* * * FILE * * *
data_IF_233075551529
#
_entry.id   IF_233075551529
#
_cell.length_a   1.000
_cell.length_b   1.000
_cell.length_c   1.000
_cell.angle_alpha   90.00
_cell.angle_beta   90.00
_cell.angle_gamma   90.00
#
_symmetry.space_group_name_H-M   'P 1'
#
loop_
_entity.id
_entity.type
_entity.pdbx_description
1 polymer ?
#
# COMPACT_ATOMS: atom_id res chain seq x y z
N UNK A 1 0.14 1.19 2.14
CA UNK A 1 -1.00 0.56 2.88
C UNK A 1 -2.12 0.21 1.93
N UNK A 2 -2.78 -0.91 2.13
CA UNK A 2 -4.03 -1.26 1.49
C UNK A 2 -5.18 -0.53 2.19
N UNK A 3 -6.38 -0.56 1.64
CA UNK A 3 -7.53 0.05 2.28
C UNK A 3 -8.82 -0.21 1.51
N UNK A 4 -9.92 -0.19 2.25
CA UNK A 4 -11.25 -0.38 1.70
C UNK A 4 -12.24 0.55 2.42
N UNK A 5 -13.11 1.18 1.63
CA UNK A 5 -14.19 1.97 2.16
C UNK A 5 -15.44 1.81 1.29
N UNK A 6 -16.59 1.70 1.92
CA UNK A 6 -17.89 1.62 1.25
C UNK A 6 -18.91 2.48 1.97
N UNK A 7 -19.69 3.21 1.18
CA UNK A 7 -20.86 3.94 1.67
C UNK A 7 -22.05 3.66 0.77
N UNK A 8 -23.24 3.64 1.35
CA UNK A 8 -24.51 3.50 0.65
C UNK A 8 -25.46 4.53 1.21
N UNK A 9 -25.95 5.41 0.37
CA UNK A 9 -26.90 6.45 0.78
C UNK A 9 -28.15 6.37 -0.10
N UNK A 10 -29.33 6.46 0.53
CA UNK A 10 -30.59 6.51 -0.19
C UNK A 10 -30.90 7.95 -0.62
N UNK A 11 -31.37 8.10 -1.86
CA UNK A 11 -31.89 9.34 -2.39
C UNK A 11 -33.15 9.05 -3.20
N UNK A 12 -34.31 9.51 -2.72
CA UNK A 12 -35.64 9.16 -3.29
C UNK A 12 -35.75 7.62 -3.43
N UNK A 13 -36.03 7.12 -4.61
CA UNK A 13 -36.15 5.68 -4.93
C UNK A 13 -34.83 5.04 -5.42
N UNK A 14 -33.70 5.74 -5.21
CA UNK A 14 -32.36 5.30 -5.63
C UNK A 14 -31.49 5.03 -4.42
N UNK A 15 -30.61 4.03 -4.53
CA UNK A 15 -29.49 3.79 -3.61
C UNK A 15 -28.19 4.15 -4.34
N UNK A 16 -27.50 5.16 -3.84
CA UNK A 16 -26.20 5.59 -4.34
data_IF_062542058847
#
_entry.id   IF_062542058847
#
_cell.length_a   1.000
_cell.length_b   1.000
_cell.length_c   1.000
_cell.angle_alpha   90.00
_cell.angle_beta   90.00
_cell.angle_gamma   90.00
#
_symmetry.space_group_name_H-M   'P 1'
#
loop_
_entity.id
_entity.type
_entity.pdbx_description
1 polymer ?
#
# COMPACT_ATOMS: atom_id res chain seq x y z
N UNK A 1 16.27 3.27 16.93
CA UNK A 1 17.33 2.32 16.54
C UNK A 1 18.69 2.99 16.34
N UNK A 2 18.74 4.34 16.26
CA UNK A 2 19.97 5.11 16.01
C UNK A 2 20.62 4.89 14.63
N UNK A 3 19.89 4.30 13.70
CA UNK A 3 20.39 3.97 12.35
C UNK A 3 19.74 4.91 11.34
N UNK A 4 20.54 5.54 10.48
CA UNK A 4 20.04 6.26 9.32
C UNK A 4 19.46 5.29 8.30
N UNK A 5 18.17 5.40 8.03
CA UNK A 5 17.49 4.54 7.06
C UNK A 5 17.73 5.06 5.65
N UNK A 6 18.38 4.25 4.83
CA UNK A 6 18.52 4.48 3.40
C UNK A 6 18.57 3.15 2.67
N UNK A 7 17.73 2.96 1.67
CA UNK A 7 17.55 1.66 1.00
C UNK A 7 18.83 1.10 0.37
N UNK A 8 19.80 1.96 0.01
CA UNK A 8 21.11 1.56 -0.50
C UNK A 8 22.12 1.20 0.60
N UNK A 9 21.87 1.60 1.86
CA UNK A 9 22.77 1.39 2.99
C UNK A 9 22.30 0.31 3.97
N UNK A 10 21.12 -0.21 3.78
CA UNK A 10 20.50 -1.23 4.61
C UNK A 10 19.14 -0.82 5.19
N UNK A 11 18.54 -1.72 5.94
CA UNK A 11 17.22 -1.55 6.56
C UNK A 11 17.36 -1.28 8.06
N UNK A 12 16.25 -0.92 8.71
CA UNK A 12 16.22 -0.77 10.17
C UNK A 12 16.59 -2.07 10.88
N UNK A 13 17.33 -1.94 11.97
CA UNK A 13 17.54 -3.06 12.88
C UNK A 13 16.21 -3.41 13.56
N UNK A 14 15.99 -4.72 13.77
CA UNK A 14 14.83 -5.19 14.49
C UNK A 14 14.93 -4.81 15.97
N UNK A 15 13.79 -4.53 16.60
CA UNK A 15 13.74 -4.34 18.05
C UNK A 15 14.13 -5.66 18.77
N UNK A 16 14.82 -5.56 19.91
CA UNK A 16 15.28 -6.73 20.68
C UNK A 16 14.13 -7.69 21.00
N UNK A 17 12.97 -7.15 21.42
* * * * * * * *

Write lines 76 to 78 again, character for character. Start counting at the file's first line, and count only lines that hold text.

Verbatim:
_cell.angle_beta   90.00
_cell.angle_gamma   90.00
#